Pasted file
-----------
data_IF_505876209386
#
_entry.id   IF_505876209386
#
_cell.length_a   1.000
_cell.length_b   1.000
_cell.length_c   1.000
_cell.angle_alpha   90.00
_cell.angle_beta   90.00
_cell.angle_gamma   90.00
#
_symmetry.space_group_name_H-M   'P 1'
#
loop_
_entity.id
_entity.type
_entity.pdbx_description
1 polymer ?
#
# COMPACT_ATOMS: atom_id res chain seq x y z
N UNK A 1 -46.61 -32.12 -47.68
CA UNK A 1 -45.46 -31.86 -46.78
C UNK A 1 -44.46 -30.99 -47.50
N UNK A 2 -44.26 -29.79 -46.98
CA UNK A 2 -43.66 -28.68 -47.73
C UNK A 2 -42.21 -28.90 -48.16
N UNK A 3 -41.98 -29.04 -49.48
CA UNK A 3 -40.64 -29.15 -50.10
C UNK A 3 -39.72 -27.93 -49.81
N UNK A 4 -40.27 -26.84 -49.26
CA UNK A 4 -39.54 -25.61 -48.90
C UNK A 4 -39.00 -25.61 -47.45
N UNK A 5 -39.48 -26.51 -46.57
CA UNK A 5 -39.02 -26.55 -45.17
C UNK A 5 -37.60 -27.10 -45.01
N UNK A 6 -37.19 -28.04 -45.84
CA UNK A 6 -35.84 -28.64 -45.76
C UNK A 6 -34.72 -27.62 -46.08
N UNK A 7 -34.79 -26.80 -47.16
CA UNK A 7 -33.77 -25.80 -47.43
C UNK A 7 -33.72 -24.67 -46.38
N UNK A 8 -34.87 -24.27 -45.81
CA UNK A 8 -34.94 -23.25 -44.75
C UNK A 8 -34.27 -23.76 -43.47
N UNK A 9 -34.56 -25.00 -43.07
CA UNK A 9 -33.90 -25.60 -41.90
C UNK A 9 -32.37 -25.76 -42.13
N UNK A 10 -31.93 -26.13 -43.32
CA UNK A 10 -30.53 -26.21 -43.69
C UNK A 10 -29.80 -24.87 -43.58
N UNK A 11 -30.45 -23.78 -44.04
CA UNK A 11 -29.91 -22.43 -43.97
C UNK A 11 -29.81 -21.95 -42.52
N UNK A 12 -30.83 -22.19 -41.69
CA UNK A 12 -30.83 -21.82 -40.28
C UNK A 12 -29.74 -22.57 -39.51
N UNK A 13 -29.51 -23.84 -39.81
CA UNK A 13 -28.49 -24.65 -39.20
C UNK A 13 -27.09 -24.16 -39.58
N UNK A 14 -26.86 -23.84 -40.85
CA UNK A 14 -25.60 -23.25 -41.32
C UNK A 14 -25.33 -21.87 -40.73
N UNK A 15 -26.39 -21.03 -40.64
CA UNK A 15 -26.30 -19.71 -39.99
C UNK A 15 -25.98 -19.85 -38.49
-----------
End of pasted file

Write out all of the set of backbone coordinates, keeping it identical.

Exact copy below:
data_IF_505876209386
#
_entry.id   IF_505876209386
#
_cell.length_a   1.000
_cell.length_b   1.000
_cell.length_c   1.000
_cell.angle_alpha   90.00
_cell.angle_beta   90.00
_cell.angle_gamma   90.00
#
_symmetry.space_group_name_H-M   'P 1'
#
loop_
_entity.id
_entity.type
_entity.pdbx_description
1 polymer ?
#
# COMPACT_ATOMS: atom_id res chain seq x y z
N UNK A 1 -46.61 -32.12 -47.68
CA UNK A 1 -45.46 -31.86 -46.78
C UNK A 1 -44.46 -30.99 -47.50
N UNK A 2 -44.26 -29.79 -46.98
CA UNK A 2 -43.66 -28.68 -47.73
C UNK A 2 -42.21 -28.90 -48.16
N UNK A 3 -41.98 -29.04 -49.48
CA UNK A 3 -40.64 -29.15 -50.10
C UNK A 3 -39.72 -27.93 -49.81
N UNK A 4 -40.27 -26.84 -49.26
CA UNK A 4 -39.54 -25.61 -48.90
C UNK A 4 -39.00 -25.61 -47.45
N UNK A 5 -39.48 -26.51 -46.57
CA UNK A 5 -39.02 -26.55 -45.17
C UNK A 5 -37.60 -27.10 -45.01
N UNK A 6 -37.19 -28.04 -45.84
CA UNK A 6 -35.84 -28.64 -45.76
C UNK A 6 -34.72 -27.62 -46.08
N UNK A 7 -34.79 -26.80 -47.16
CA UNK A 7 -33.77 -25.80 -47.43
C UNK A 7 -33.72 -24.67 -46.38
N UNK A 8 -34.87 -24.27 -45.81
CA UNK A 8 -34.94 -23.25 -44.75
C UNK A 8 -34.27 -23.76 -43.47
N UNK A 9 -34.56 -25.00 -43.07
CA UNK A 9 -33.90 -25.60 -41.90
C UNK A 9 -32.37 -25.76 -42.13
N UNK A 10 -31.93 -26.13 -43.32
CA UNK A 10 -30.53 -26.21 -43.69
C UNK A 10 -29.80 -24.87 -43.58
N UNK A 11 -30.45 -23.78 -44.04
CA UNK A 11 -29.91 -22.43 -43.97
C UNK A 11 -29.81 -21.95 -42.52
N UNK A 12 -30.83 -22.19 -41.69
CA UNK A 12 -30.83 -21.82 -40.28
C UNK A 12 -29.74 -22.57 -39.51
N UNK A 13 -29.51 -23.84 -39.81
CA UNK A 13 -28.49 -24.65 -39.20
C UNK A 13 -27.09 -24.16 -39.58
N UNK A 14 -26.86 -23.84 -40.85
CA UNK A 14 -25.60 -23.25 -41.32
C UNK A 14 -25.33 -21.87 -40.73
N UNK A 15 -26.39 -21.03 -40.64
CA UNK A 15 -26.30 -19.71 -39.99
C UNK A 15 -25.98 -19.85 -38.49